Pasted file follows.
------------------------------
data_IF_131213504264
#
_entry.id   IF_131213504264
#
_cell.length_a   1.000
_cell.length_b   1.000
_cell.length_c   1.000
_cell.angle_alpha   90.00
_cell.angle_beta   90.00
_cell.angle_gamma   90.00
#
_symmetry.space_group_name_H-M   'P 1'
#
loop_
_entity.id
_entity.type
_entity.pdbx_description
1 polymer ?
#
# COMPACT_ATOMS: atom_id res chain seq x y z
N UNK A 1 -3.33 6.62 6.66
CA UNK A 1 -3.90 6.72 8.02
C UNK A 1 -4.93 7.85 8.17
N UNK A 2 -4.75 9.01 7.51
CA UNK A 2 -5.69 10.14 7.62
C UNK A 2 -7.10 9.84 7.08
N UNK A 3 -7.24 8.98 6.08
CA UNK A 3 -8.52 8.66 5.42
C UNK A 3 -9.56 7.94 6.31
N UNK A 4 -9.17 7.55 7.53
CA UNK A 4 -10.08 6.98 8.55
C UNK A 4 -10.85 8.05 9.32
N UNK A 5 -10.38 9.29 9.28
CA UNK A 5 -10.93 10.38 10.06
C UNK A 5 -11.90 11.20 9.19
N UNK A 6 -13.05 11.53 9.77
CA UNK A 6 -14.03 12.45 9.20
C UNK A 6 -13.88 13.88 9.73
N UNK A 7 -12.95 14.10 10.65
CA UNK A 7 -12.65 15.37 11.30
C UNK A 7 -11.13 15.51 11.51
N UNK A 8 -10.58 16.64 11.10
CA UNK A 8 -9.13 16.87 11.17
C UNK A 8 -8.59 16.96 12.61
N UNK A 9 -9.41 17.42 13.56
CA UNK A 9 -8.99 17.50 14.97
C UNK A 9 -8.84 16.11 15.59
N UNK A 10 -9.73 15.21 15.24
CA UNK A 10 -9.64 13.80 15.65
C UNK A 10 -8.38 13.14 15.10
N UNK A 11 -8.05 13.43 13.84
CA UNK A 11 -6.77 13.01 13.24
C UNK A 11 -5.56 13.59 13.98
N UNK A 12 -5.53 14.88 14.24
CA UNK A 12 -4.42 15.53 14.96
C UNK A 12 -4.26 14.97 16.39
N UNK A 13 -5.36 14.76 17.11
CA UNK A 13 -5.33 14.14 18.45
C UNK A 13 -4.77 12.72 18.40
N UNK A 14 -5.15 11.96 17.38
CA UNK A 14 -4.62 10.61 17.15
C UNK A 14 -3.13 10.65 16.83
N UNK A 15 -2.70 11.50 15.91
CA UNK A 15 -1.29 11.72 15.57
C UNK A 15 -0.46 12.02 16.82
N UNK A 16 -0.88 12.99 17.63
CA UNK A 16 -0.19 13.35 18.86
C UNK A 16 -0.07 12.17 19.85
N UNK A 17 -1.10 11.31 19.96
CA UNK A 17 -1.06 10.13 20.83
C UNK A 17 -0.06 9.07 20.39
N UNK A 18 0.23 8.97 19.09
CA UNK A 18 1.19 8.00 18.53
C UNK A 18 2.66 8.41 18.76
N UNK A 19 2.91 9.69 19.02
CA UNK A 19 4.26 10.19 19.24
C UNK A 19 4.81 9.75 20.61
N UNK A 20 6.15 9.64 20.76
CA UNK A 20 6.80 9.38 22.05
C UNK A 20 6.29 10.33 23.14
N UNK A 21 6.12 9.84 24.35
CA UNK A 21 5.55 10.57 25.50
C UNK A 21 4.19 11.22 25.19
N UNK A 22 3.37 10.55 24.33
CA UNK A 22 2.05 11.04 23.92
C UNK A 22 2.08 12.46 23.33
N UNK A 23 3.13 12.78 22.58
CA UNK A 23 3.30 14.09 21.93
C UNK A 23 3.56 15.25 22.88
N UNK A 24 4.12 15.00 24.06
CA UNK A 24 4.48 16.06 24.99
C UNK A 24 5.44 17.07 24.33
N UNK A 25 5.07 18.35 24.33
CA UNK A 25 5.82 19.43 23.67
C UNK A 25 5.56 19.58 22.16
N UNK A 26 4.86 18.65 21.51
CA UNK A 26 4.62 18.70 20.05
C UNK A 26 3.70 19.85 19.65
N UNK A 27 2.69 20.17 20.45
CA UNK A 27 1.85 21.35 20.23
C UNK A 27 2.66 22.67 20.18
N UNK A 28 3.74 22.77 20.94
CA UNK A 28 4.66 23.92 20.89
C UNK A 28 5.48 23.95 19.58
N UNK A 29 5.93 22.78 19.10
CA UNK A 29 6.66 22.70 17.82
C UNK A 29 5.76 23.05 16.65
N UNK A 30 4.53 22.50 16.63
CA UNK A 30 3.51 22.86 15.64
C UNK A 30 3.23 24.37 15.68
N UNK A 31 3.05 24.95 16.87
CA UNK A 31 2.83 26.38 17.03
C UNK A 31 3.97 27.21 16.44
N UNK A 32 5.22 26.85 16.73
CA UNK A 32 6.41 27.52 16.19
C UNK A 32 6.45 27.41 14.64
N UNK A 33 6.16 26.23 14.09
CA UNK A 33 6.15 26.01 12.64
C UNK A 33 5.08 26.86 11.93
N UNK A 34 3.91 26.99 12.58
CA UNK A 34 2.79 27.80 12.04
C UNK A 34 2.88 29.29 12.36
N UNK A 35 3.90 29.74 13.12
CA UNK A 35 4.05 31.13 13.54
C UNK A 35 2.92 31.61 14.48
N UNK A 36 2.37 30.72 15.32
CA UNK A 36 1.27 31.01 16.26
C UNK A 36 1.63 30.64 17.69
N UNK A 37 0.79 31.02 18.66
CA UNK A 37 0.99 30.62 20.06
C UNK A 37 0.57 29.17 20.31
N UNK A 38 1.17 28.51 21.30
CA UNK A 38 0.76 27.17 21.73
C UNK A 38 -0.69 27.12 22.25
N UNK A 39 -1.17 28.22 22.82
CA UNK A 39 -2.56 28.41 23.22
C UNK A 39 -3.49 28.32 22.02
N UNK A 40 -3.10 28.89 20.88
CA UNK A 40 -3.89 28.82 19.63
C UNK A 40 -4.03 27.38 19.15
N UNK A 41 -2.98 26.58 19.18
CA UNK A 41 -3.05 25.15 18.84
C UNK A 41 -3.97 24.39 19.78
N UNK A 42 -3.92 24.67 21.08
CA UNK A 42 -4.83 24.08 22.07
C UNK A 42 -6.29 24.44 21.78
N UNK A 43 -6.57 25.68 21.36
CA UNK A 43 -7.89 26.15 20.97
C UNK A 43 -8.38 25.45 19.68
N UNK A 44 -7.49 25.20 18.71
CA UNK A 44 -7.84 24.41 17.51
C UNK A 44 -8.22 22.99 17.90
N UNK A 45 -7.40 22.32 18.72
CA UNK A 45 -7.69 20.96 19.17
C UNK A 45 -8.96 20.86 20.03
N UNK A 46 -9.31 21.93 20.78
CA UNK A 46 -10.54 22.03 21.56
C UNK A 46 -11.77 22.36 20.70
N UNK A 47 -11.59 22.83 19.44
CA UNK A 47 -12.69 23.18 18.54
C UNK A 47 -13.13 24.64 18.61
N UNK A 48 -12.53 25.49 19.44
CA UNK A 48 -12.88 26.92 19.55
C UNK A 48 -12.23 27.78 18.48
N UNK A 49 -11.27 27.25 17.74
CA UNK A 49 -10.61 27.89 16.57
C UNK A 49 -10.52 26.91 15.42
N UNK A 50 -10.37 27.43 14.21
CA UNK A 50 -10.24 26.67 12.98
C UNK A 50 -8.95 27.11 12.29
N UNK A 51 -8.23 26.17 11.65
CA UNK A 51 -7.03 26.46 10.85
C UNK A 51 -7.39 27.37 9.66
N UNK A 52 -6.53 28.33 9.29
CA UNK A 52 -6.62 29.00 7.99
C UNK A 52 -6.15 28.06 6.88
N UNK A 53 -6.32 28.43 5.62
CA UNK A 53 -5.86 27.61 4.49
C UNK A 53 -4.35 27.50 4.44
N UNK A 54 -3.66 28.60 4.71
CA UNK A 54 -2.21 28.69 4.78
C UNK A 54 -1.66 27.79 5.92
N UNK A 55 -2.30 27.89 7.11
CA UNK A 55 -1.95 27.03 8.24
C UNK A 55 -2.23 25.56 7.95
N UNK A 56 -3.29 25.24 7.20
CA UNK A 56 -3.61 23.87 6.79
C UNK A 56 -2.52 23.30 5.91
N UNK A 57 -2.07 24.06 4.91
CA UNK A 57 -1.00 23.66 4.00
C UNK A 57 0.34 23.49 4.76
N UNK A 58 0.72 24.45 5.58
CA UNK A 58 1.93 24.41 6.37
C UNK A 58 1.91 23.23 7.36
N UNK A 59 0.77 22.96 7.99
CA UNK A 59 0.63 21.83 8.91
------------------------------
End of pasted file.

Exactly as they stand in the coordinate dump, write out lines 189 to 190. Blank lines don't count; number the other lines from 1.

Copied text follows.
N UNK A 57 -2.07 24.06 4.91
CA UNK A 57 -1.00 23.66 4.00